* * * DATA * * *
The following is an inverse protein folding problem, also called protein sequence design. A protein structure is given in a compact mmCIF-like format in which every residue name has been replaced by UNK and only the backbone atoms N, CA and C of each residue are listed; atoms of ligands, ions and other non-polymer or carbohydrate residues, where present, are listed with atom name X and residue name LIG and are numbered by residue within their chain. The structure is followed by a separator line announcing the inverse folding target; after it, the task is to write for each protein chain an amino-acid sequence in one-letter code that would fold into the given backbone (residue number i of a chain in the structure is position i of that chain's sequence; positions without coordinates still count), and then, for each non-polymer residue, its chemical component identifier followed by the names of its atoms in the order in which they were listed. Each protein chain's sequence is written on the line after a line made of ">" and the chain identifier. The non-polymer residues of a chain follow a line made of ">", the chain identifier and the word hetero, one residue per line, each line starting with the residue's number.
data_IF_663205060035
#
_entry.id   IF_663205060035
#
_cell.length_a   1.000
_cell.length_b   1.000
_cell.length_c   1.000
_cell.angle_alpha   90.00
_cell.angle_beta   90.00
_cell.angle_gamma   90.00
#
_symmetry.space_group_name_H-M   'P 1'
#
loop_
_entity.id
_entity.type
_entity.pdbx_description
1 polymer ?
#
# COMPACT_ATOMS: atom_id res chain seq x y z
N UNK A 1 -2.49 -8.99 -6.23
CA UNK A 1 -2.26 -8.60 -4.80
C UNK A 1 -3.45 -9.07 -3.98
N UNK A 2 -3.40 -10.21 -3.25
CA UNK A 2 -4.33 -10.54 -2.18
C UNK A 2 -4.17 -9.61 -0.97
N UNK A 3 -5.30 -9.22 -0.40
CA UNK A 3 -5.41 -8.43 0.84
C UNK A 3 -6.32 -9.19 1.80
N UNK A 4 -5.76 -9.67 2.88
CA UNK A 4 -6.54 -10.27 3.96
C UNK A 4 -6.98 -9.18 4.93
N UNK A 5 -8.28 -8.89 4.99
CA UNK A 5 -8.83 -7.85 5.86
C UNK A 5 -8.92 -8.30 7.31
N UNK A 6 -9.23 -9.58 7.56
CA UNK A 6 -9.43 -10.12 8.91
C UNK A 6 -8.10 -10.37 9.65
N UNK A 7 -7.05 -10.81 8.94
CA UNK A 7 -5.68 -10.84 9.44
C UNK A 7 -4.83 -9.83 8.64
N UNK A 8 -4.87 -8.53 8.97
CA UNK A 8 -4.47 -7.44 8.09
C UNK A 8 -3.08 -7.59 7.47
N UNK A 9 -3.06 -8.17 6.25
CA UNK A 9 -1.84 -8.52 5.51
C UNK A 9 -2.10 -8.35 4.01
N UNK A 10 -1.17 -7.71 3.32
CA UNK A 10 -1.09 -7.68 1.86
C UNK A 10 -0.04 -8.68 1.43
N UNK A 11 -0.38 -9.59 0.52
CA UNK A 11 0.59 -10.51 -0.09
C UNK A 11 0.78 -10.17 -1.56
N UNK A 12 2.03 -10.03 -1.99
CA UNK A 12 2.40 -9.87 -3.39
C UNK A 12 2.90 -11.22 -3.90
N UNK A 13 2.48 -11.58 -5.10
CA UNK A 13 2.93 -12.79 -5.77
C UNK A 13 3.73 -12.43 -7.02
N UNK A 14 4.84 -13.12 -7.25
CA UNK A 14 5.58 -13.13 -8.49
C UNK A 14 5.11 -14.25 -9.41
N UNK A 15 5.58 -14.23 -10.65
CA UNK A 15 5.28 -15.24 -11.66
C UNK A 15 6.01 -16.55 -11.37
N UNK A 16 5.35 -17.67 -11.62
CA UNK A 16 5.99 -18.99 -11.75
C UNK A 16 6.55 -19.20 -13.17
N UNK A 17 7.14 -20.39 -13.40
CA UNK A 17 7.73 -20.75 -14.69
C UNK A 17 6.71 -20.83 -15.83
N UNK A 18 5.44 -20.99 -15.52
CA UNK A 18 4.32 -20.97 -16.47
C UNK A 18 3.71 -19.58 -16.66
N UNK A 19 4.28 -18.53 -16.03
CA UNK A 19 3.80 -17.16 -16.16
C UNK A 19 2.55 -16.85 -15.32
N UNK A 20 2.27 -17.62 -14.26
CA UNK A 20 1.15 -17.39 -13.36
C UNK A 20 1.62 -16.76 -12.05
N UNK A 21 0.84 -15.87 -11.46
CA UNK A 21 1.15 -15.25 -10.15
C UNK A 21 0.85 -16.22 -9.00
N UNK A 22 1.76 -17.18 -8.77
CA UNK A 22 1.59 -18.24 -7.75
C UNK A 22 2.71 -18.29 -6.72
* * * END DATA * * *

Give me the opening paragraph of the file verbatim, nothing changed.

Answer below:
The following is an inverse protein folding problem, also called protein sequence design. A protein structure is given in a compact mmCIF-like format in which every residue name has been replaced by UNK and only the backbone atoms N, CA and C of each residue are listed; atoms of ligands, ions and other non-polymer or carbohydrate residues, where present, are listed with atom name X and residue name LIG and are numbered by residue within their chain. The structure is followed by a separator line announcing the inverse folding target; after it, the task is to write for each protein chain an amino-acid sequence in one-letter code that would fold into the given backbone (residue number i of a chain in the structure is position i of that chain's sequence; positions without coordinates still count), and then, for each non-polymer residue, its chemical component identifier followed by the names of its atoms in the order in which they were listed. Each protein chain's sequence is written on the line after a line made of ">" and the chain identifier. The non-polymer residues of a chain follow a line made of ">", the chain identifier and the word hetero, one residue per line, each line starting with the residue's number.